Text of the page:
Read the following question and remember the first answer that comes into your head: “How many animals did Moses take into the Ark?”
Did you think of pairs and were trying to work out a multiple of two, maybe trying to work out how many animal species there are? Or were you one of the few who knew this was a trick question and answered “zero,” as it was Noah and not Moses who had the Ark?
I’m currently reading three books which address problems like the one above where your mind can get fooled. They are The Invisible Gorilla: How Our Intuitions Deceive Us, You Are Not So Smart, and Thinking Fast and Slow. I Thinking Fast and Slow, Daniel Kahneman describes two modes that our brains can have – System 1 and System 2 thinking.
- System 1 operates automatically and quickly with little or no effort — for example, if you see a horrible picture, your face reacts and shows your disgust.
- System 2 allocates attention to the mental activities that demand it — for example, if you need to, you can focus on one voice in a noisy room.
All very interesting, but what use is this to a tester, for example?
Lots of uses.
The Invisible Gorilla awareness test is a classic (though now over-used) example of one of the biases (inattentional blindness) that can affect a tester. Give people a detailed test script to follow, and they will concentrate on the steps so much that they may well miss other issues.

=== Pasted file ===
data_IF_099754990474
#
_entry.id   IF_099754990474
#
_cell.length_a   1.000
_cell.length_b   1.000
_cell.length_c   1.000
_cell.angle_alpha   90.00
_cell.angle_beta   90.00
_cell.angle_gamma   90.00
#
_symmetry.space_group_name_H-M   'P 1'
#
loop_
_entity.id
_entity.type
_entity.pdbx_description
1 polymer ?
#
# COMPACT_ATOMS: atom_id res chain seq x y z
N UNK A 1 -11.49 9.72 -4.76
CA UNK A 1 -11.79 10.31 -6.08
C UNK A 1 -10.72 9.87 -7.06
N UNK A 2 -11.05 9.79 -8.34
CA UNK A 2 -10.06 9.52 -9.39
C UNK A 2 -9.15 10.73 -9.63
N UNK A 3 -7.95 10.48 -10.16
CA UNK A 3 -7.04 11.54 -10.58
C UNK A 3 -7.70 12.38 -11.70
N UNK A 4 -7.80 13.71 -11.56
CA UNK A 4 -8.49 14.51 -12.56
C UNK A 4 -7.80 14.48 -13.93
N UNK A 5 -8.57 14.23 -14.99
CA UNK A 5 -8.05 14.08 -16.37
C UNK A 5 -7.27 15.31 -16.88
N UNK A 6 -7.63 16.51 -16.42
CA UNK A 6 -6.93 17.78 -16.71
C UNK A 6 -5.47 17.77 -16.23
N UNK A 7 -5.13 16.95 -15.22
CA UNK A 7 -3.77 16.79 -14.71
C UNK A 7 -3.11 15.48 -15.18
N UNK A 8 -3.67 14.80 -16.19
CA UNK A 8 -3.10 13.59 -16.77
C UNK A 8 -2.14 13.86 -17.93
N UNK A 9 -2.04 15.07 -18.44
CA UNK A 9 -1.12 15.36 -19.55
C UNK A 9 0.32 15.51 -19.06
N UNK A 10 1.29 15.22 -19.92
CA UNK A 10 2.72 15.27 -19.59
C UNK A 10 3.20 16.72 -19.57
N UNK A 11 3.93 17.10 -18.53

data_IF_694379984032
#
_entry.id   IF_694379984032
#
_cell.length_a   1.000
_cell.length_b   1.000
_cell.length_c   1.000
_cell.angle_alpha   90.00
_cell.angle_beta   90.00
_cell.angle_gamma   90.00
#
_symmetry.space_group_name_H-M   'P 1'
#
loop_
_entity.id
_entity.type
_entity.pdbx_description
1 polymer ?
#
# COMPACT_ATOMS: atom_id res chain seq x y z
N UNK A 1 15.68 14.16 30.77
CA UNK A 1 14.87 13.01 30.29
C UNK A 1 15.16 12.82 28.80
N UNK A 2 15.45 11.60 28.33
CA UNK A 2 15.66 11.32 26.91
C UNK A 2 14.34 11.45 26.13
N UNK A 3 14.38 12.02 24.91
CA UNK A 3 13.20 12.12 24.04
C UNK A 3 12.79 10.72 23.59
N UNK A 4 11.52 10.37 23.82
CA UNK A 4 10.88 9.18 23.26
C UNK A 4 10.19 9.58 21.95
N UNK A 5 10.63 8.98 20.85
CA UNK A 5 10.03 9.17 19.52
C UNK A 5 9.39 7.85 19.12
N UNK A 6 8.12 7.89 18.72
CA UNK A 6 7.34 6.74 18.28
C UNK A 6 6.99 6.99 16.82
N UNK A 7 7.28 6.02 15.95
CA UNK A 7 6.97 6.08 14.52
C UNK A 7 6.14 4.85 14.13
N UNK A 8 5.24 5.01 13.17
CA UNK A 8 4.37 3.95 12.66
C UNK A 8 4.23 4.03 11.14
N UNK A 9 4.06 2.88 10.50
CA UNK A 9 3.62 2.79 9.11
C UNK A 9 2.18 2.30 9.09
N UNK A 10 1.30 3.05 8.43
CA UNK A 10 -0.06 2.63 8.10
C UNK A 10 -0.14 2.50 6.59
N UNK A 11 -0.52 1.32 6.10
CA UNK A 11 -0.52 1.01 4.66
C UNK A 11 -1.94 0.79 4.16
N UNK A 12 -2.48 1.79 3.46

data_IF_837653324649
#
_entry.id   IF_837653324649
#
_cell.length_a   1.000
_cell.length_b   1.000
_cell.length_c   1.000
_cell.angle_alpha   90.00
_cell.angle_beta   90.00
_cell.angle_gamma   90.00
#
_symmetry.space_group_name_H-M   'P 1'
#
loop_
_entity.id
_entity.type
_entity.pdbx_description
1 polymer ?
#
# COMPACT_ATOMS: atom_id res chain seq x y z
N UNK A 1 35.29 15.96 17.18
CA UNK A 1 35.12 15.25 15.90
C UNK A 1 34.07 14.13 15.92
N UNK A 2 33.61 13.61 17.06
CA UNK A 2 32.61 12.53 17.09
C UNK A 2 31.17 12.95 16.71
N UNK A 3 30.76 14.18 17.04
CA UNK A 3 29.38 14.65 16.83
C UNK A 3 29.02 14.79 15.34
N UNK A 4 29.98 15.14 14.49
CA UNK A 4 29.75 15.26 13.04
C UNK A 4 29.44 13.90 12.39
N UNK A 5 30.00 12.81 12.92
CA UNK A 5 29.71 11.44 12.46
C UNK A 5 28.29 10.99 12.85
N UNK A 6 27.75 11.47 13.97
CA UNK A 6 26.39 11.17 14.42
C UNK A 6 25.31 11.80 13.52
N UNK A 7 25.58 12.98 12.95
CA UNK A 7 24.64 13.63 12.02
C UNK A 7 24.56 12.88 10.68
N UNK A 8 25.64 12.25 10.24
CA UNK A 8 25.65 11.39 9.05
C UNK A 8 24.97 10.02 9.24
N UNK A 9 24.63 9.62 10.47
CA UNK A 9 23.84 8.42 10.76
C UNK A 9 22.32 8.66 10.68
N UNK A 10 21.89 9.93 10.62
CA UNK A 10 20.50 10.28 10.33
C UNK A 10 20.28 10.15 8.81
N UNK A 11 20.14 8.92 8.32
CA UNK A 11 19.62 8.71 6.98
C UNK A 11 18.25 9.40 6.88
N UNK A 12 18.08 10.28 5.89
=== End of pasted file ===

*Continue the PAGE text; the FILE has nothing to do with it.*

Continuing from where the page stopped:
Or take another example, Priming. A case study referenced in two of the books was where a group of people were given words that were to do with old age, when they left the room they were walking more slowly than when they walked in. If a developer hands over the latest version of the code and says it was hard to write and potentially buggy, will this make you test more intensively than if had said it was straightforward and all his tests had passed?
Then there is the Availability Heuristic — you are more likely to believe something is commonplace if you can find even one example of it. Do more words start with “r” or do more words have “r” as their third letter? Most people will say the former because it’s easy to think of many words that being with an “r,” but they would be wrong. Having to process words and think of the third letter is much harder, so the brain takes the easy option. If you’re brainstorming a new design or thinking of test ideas, do you come up with new ideas or variations on ones you know and use regularly?
Being aware of all these biases and how we think doesn’t mean they can all be overcome, but being aware can help us get the System 2 part of our thinking and make sure we’re not heading down the wrong path.
You Are Not So Smart and The Invisible Gorilla are are easy to dip into, with short quick chapters. Thinking Fast and Slow is a longer read. So work out which state your brain is in, and pick the appropriate book to read.